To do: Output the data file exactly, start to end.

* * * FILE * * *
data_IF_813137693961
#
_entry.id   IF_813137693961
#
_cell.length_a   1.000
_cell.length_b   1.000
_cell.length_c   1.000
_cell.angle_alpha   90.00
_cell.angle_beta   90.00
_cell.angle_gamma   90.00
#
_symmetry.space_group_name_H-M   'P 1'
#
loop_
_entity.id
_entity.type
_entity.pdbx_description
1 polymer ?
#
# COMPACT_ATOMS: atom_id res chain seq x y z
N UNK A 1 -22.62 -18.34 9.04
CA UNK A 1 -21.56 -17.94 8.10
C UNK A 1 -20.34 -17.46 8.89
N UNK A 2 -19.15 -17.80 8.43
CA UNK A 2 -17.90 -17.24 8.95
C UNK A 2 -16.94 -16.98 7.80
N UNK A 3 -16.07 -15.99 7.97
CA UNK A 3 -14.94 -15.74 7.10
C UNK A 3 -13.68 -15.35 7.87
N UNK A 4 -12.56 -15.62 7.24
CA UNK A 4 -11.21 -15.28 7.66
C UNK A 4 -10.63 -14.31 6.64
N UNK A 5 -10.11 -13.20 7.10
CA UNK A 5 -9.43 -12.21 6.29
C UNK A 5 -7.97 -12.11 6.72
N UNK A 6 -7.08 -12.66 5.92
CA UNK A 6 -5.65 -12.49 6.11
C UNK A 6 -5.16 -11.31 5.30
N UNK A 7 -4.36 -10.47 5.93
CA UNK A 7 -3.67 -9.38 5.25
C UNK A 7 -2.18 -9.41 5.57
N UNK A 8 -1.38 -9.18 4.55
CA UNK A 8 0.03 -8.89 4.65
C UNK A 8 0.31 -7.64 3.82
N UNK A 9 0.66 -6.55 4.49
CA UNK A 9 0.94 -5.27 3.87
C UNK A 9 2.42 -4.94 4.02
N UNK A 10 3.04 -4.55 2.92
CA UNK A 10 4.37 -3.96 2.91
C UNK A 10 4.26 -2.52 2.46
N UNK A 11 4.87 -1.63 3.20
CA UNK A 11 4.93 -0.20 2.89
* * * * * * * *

data_IF_813137693961
#
_entry.id   IF_813137693961
#
_cell.length_a   1.000
_cell.length_b   1.000
_cell.length_c   1.000
_cell.angle_alpha   90.00
_cell.angle_beta   90.00
_cell.angle_gamma   90.00
#
_symmetry.space_group_name_H-M   'P 1'
#
loop_
_entity.id
_entity.type
_entity.pdbx_description
1 polymer ?
#
# COMPACT_ATOMS: atom_id res chain seq x y z
N UNK A 1 -22.62 -18.34 9.04
CA UNK A 1 -21.56 -17.94 8.10
C UNK A 1 -20.34 -17.46 8.89
N UNK A 2 -19.15 -17.80 8.43
CA UNK A 2 -17.90 -17.24 8.95
C UNK A 2 -16.94 -16.98 7.80
N UNK A 3 -16.07 -15.99 7.97
CA UNK A 3 -14.94 -15.74 7.10
C UNK A 3 -13.68 -15.35 7.87
N UNK A 4 -12.56 -15.62 7.24
CA UNK A 4 -11.21 -15.28 7.66
C UNK A 4 -10.63 -14.31 6.64
N UNK A 5 -10.11 -13.20 7.10
CA UNK A 5 -9.43 -12.21 6.29
C UNK A 5 -7.97 -12.11 6.72
N UNK A 6 -7.08 -12.66 5.92
CA UNK A 6 -5.65 -12.49 6.11
C UNK A 6 -5.16 -11.31 5.30
N UNK A 7 -4.36 -10.47 5.93
CA UNK A 7 -3.67 -9.38 5.25
C UNK A 7 -2.18 -9.41 5.57
N UNK A 8 -1.38 -9.18 4.55
CA UNK A 8 0.03 -8.89 4.65
C UNK A 8 0.31 -7.64 3.82
N UNK A 9 0.66 -6.55 4.49
CA UNK A 9 0.94 -5.27 3.87
C UNK A 9 2.42 -4.94 4.02
N UNK A 10 3.04 -4.55 2.92
CA UNK A 10 4.37 -3.96 2.91
C UNK A 10 4.26 -2.52 2.46
N UNK A 11 4.87 -1.63 3.20
CA UNK A 11 4.93 -0.20 2.89